Effects of sleep on blood pressure
We all know that we get grumpy and irritable when we’re not getting enough sleep (okay, I do anyway). But the effects of not getting adequate sleep can be more subtle than that.
For example, did you know that how much sleep you get – and how well you sleep – can affect your blood pressure?
The effects of sleep on blood pressure
The effects of sleep on blood pressure can be quite profound. In fact, several studies over the past decade have found a link between poor sleep quality and quantity and higher blood pressure.
For example, one study that followed hundreds of early-middle-aged people for six years found that when they got less sleep (less than 7 or 8 hours), or didn’t sleep well, they were more likely to have higher blood pressure. Their statistics showed that roughly each hour of sleep that was ‘missed’ equated to a third greater risk of having high blood pressure.
Other studies have found similar effects. There are many factors responsible for the effects of sleep on blood pressure. For one thing, sleep is important for processing stress hormones. So not getting enough good sleep can lead to lingering high levels of stress hormones, which can increase inflammation in the body (which is implicated in high blood pressure and many other health problems), and narrow the arteries, increasing blood pressure.
(UPDATE, April 2016: A study at the University of Helsinki, Finland, has found that insufficient sleep also affects cholesterol metabolism, resulting in lower levels of high-density lipoproteins (the “good” cholesterol that your body needs). This explains why even mild sleep deprivation is associated with higher risk of cardiovascular disease, including atherosclerosis.)
As well as the effects of sleep on blood pressure, not enough good sleep is also linked with greater risk of heart disease, obesity, diabetes, as well as cancer, depression, and memory and concentration problems. So it’s important to make sure you’re getting enough.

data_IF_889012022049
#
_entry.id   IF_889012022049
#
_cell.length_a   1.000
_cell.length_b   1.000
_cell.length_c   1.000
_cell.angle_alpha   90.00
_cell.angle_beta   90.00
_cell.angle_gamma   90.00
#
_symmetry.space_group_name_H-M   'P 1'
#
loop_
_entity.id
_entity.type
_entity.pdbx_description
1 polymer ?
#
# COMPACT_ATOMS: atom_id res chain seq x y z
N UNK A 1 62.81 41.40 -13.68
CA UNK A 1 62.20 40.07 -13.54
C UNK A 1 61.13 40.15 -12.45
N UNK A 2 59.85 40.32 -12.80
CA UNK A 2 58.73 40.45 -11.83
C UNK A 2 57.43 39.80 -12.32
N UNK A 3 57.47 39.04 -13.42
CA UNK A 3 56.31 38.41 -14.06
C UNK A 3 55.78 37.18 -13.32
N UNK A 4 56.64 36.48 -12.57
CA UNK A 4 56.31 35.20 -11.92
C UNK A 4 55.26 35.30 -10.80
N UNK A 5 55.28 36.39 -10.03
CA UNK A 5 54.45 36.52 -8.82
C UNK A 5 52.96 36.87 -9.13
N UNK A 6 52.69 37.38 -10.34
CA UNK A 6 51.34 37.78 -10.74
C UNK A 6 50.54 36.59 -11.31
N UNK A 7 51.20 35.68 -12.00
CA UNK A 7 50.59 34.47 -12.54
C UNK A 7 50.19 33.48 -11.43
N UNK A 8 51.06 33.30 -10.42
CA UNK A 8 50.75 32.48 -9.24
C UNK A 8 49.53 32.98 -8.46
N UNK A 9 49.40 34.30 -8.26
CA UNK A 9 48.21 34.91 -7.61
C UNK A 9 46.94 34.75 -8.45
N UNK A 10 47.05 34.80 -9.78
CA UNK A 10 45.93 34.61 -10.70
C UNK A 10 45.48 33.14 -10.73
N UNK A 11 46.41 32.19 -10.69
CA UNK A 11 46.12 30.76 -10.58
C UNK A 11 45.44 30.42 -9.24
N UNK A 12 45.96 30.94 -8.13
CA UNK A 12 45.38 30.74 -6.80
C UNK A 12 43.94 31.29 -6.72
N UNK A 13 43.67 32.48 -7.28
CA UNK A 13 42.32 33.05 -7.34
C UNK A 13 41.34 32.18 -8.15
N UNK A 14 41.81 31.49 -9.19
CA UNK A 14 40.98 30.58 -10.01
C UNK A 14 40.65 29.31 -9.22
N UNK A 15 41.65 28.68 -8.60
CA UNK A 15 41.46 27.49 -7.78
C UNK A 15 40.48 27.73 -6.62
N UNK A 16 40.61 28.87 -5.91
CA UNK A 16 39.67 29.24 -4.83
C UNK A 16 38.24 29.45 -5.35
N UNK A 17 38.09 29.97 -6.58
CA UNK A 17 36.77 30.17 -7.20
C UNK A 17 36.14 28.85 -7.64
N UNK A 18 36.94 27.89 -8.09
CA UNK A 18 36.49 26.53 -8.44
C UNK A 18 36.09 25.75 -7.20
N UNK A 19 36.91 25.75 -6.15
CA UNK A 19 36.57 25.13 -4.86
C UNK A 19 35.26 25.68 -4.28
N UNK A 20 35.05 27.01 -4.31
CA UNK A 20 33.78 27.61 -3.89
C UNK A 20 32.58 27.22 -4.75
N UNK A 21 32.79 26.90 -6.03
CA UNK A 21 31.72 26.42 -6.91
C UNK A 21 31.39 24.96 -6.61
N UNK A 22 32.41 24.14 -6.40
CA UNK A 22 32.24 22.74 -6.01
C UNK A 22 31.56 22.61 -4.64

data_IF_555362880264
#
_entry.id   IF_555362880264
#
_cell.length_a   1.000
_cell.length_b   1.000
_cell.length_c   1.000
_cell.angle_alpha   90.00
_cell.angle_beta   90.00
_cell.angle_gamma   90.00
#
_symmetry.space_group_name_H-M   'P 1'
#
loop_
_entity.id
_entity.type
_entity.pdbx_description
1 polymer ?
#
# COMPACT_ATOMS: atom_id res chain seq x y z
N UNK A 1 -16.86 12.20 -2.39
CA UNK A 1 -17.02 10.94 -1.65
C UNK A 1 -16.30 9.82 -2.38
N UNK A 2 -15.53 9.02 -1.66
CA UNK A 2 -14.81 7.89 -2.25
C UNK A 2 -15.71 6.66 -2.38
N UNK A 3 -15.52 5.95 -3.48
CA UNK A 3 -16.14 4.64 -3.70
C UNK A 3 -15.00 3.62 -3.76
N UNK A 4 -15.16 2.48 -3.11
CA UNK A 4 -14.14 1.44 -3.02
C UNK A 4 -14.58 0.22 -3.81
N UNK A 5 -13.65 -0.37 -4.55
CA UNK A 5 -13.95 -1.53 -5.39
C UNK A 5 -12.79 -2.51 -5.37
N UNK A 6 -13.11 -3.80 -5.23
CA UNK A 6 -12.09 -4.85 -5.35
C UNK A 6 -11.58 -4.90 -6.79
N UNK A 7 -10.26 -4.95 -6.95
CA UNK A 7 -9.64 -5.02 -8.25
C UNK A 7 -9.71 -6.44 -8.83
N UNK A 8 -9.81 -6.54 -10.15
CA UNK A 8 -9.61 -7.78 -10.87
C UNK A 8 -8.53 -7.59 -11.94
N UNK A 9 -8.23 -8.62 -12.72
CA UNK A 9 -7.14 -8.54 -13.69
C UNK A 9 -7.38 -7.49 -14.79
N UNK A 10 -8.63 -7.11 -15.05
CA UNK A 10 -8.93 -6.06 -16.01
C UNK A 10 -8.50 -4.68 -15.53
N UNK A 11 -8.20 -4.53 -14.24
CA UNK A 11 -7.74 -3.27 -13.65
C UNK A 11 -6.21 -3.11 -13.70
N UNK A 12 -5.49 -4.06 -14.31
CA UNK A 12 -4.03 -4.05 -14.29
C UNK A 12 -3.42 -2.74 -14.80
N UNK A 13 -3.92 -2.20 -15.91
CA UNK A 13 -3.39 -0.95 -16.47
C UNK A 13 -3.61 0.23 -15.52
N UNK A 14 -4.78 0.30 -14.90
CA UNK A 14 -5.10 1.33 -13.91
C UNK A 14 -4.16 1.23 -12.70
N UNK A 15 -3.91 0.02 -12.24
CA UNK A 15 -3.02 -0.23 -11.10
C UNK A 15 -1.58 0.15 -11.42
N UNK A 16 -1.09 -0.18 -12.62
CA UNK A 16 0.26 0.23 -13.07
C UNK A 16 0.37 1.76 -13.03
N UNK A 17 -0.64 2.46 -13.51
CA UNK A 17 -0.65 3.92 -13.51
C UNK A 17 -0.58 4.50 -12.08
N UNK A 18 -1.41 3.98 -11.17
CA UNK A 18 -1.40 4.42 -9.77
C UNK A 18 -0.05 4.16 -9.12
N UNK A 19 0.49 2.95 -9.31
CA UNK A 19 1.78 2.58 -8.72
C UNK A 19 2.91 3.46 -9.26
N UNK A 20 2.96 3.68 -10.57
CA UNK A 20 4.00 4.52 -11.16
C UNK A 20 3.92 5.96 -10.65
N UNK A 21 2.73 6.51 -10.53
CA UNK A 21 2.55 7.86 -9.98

How much sleep do I need?
Scientists generally consider that 7-8 hours a night of sleep is what most people need for our bodies to do all the things they need to do during sleep.
Even if you know you can manage on less sleep, your body may not be coping as well as you think, and adverse effects on your health can quietly be building up.
However, the effects of sleep on blood pressure are not just to do with how much we sleep but also when we sleep.
When we sleep – and its effects on blood pressure
Our body clocks, over millennia, are ‘programmed’ for sleeping at night, during hours of darkness. However, our society and working culture tends to place different demands on us, such that many of us now find it difficult to go to bed after sunset and wake with the dawn.
Having a good ‘power nap’ during the day can certainly help, but napping or sleeping at other times isn’t enough to compensate for lack of sleep at night.
Shift workers are most obviously affected, but any of us who find ourselves too busy or stressed to unwind and get a good night’s sleep are potentially placing a great strain on our body.
In fact, scientists are becoming extremely concerned with the increasing restrictions on sleep that modern society places on us, and the effects of sleep on blood pressure that result.
Scientists from Harvard University in the US, and Oxford, Cambridge, Manchester and Surrey Universities in the UK recently went so far as to warn that our society is “supremely arrogant” when it comes to dismissing the importance of sleep.
Screen dreams – or nightmares?
Another issue affecting our sleep in recent years is the prevalance of brightly lit screens in our lives – computers, laptops, tablets, smartphones, etc.
Light is what synchronises our body clock, so light at night can disrupt our natural sleep cycle. The problem is that the type of light that our electronic devices emit (in the blue end of the light spectrum) is exactly the kind of light that will disrupt our body clock. Energy-efficient light bulbs can have a similar effect.